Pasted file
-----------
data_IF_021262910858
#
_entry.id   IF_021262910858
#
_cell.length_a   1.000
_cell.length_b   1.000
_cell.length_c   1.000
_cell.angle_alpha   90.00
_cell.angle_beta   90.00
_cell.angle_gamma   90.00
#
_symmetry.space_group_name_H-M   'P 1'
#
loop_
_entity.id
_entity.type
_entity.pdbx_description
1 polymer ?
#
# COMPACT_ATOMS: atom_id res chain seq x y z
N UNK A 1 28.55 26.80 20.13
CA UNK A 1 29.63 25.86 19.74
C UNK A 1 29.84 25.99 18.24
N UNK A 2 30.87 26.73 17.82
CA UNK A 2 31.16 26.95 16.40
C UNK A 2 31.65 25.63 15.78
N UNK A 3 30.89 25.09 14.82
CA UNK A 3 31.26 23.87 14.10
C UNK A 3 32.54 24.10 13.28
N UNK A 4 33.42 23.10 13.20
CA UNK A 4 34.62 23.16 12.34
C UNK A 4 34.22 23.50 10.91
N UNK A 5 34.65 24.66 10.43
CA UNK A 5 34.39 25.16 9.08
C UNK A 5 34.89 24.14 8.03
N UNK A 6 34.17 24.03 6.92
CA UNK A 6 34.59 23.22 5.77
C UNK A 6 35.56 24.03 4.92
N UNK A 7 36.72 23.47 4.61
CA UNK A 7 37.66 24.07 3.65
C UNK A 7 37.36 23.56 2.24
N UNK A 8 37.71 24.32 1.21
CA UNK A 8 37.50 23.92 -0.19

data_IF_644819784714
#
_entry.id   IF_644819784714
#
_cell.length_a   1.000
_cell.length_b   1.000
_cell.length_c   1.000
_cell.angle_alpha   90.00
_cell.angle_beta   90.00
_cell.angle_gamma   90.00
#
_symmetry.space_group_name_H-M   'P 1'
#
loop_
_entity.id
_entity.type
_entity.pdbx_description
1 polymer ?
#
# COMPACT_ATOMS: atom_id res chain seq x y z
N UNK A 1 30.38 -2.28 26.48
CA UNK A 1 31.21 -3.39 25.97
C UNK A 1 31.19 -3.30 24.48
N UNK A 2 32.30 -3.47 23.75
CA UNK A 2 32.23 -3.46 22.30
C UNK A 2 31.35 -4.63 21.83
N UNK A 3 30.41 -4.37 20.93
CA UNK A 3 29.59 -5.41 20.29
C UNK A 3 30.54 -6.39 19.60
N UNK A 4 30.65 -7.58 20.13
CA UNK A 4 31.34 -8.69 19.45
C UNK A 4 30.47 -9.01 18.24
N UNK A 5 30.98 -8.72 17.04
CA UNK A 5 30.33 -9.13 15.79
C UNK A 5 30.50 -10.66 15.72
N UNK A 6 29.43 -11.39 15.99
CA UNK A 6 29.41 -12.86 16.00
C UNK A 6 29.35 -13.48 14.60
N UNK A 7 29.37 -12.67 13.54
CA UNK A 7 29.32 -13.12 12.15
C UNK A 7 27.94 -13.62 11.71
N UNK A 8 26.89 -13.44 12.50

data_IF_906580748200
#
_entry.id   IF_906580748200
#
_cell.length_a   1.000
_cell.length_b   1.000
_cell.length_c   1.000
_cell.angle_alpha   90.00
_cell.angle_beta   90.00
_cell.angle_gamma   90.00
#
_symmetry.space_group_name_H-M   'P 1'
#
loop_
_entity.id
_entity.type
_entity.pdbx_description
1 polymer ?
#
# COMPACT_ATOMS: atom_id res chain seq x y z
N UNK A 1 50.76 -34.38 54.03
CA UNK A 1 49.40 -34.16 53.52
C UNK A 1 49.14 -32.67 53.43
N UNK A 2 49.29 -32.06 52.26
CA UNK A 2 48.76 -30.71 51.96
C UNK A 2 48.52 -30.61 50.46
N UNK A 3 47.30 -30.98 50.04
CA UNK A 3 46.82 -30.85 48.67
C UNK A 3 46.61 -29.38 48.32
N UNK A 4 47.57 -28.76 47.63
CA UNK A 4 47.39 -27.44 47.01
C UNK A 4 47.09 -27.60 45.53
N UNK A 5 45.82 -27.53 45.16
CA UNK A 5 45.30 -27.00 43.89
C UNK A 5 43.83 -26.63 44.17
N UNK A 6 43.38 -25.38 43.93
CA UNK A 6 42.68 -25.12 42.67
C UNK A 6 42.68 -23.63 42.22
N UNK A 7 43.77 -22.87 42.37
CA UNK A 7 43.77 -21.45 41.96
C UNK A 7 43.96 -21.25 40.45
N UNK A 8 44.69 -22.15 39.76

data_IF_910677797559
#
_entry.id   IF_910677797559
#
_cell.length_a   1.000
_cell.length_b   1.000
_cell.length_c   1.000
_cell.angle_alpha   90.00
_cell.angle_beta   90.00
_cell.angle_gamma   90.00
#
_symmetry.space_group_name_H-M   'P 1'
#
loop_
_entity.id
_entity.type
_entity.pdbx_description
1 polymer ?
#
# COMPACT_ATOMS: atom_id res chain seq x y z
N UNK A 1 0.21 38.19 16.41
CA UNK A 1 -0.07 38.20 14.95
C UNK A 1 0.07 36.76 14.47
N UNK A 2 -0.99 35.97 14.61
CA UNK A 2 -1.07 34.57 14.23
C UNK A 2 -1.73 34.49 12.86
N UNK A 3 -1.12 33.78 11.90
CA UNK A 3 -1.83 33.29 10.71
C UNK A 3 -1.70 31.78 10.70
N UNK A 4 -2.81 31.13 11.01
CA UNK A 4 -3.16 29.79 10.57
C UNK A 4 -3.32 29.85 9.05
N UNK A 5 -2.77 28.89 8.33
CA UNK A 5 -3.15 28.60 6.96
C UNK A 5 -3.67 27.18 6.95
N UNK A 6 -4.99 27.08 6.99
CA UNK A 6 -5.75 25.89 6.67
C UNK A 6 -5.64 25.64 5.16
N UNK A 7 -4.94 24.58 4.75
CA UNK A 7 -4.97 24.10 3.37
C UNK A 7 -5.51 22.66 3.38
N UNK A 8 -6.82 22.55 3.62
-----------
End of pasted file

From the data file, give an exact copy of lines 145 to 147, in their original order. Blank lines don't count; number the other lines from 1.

1 polymer ?
#
# COMPACT_ATOMS: atom_id res chain seq x y z